Updated: Sep 4, 2018
We were well offshore in Mexican waters, kayaking in an area known for sharks. There were plenty of blues and makos, and even bigger predators that stalked these waters. We knew we had a good chance of spotting the unusual ocean sunfish, aka the mola, as they were in season. But we also knew we were exploring an area directly in the path of the blue whale migration.
I was filming for DocumentaryTrips.com, my new company that specializes in video workshops for adventurers who want to learn the craft of documentary. It was an experiment to see what wildlife we might be able to film here and figure out how to manage a video camera rig on a kayak. It was a nice change of pace after years of intense documentary work. Over the years’ I’ve had some truly privileged moments topside with bears and wolves, underwater with hammerhead sharks, whale sharks and even crocodiles. But what I captured on this trip was beyond what I would’ve allowed myself to dream. Beyond my most selfish prayers.
“These were the true blue whales, and not the smaller pygmy subspecies”
Days passed with nothing, zero. Then, we saw a whale’s blow off in the distance, and began to steer towards it for a closer look. We never thought we would actually catch up to it, and sure enough the huge beast eased into the blue, gone from sight. Then again, another blow at the surface. Then a tail off in the distance. It was then that we realized we were in the midst of 3-4 blue whales, all of which were likely feeding in the deep ocean trenches far below us.
These were the true blue whales, and not the smaller pygmy subspecies that has been filmed often in recent years. These animals were so large it was difficult to comprehend. It's the King Kong and Godzilla effect, where the giants seem to be moving in slow motion but you’d never be able to catch them.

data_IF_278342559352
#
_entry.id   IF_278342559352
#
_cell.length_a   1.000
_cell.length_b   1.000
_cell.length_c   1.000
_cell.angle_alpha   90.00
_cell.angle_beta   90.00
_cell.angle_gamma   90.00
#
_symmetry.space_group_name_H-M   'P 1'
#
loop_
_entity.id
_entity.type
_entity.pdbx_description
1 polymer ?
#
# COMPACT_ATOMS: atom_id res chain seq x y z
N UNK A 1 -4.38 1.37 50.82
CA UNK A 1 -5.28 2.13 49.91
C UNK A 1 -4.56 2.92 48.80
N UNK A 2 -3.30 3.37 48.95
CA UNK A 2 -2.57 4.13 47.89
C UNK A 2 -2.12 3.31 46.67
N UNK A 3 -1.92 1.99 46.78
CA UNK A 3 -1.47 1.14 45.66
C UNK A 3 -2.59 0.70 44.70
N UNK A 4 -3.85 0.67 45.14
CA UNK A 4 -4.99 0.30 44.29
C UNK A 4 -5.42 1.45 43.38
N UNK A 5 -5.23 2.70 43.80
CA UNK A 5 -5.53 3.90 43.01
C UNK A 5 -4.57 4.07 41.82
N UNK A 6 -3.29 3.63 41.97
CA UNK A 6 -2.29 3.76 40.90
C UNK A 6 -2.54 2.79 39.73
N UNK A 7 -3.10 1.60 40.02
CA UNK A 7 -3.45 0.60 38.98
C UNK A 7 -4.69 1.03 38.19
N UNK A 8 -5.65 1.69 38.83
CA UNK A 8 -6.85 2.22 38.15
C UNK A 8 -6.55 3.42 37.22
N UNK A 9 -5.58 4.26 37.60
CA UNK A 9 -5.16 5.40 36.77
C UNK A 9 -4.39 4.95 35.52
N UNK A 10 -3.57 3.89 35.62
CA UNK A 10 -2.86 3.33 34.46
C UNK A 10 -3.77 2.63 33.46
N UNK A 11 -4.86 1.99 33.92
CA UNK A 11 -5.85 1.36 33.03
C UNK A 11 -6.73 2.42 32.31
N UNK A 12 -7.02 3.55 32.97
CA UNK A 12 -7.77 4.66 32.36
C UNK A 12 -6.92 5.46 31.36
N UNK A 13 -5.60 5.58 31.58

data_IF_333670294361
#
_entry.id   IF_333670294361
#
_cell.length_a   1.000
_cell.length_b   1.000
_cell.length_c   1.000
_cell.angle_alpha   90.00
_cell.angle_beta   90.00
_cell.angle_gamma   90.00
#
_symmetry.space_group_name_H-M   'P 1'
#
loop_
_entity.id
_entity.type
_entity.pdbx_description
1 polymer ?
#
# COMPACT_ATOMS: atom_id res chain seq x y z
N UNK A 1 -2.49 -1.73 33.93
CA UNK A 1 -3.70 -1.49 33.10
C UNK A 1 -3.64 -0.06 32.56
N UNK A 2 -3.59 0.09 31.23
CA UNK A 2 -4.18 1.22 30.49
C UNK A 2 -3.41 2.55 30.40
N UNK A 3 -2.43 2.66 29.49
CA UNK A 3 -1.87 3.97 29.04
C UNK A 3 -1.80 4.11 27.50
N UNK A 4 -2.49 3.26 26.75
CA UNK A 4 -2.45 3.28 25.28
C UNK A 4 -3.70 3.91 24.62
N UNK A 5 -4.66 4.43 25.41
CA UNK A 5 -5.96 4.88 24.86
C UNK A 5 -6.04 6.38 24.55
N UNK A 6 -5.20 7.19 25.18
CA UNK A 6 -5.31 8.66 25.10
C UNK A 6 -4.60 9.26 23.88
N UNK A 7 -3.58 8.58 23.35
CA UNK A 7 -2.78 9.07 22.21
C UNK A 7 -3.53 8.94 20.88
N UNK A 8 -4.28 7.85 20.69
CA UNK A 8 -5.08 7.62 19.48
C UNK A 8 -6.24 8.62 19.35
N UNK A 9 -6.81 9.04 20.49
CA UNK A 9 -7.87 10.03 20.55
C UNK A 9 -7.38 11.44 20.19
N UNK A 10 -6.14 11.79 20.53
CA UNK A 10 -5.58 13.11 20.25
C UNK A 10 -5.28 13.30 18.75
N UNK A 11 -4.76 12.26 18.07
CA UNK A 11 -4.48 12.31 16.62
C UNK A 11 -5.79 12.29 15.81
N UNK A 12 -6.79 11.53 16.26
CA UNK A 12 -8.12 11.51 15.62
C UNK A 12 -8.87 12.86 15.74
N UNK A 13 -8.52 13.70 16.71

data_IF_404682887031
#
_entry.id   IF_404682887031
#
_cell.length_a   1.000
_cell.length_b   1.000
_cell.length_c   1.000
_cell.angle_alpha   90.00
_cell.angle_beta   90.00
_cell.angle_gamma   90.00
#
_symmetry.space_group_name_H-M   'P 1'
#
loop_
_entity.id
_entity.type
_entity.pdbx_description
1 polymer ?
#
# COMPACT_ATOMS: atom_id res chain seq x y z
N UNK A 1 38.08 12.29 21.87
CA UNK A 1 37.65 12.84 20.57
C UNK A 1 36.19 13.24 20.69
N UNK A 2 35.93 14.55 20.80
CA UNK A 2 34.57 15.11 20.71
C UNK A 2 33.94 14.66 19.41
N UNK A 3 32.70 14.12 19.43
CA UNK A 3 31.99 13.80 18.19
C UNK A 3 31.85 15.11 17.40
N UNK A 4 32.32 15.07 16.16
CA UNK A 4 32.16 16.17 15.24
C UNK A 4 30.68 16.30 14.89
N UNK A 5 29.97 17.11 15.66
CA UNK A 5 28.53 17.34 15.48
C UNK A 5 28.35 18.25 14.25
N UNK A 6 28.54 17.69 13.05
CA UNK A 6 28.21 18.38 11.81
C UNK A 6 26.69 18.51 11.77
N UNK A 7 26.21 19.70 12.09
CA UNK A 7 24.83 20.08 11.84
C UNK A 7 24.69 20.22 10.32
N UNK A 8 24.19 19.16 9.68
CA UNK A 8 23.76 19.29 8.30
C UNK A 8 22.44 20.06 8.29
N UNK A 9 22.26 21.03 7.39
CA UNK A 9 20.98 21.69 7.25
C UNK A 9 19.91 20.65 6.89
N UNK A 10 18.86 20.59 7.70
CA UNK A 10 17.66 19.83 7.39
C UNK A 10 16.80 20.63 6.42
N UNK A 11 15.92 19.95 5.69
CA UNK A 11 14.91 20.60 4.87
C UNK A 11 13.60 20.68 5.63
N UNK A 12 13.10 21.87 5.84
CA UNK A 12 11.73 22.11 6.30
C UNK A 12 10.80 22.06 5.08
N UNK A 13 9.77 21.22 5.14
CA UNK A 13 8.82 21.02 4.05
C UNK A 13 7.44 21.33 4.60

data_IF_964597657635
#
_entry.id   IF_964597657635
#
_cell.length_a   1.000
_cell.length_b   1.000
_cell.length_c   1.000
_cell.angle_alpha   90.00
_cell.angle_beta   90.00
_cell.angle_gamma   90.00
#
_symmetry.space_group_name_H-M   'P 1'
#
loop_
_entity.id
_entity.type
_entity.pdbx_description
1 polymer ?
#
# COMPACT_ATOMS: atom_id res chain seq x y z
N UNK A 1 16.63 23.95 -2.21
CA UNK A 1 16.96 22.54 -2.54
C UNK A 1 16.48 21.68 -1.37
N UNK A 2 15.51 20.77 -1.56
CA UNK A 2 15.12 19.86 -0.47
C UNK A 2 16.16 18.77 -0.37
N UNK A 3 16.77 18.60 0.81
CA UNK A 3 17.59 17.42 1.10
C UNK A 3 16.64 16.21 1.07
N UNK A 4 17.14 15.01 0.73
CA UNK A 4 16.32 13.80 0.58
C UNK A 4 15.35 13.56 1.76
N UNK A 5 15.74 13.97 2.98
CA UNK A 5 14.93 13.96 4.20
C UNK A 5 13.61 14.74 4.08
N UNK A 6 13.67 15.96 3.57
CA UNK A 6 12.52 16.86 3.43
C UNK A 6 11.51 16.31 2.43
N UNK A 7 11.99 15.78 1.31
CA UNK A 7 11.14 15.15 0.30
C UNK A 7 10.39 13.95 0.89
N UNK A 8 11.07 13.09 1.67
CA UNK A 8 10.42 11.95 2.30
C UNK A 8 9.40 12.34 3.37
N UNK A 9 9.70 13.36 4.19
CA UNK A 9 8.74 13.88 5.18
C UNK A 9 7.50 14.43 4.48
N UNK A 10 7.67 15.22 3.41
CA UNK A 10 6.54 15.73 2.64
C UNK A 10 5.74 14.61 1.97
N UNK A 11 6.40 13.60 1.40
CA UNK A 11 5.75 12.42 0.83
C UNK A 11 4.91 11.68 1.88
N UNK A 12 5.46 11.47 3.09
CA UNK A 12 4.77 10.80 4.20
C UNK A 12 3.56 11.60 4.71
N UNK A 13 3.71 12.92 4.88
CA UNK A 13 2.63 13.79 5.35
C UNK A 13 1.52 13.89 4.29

“Never in my life have I felt such a rush of adrenaline”
After a week of paddling in this area, I had filmed one mola, heard rumour of a shark, and spotted a few whales from the surface. It had been one of those trips where you begin to contemplate your life choices. Paddling so far offshore, under a baking sun, your mind starts to go after a while. I started praying to the whale gods, and singing deep in my chest. After some time, in the distance we spotted two animals headed roughly in our direction. I slipped into the water.
If you’ve never floated alone at the surface of a bottomless ocean miles from shore, it is a humbling experience. Seconds feel like minutes. I was certain I had missed my chance and the animals had already passed me by. I lifted my head out of the water and looked for some guidance from friends. They were gesturing wildly. I plunged my face back in the water, looked right, and there was a massive shadow headed straight toward me.
Never in my life have I felt such a rush of adrenaline, it was nearly all-consuming. Trembling, I managed to hit record on my camera, but there wasn’t even time to dive down below for a better angle. The blue whale was upon me, already at the surface taking a breath just 30 feet (10m) away and bearing in. Its mouth was the size of a small boat. It dived downwards, cruising past not 15ft (5m) from me at this point. I tried my best to film the events despite being soaked in adrenaline, and in complete awe. Fortunately I was filming with the widest possible lens, a fisheye. This allowed me to capture the full animal despite it being so close.
I was struck by a number of things. First, it’s enormous head looked so flat at first, it was strange. And it’s skin was so reflective underwater that controlling the image was tough. It's 'nose' was darkish, but it's back shimmered like a mirror that not only threw my camera off, the light bounced and illuminated the water and plankton. The effect, as if it wasn’t magical enough already, was to give the whale a full-body halo. And then of course there was the length.
A silent freight train hurtling past, the animal must have been at least 65ft (20m), but it's so hard to say. The whole thing was over in 15 seconds (though lovingly shot in slow mo). My lifelong obsession with wildlife and my career both peaking in a few ticks of the clock. That was my Holy Grail, a true blessing, and for that I am eternally grateful.
Diego A. Garcia
Touch base with me anytime: firstname.lastname@example.org
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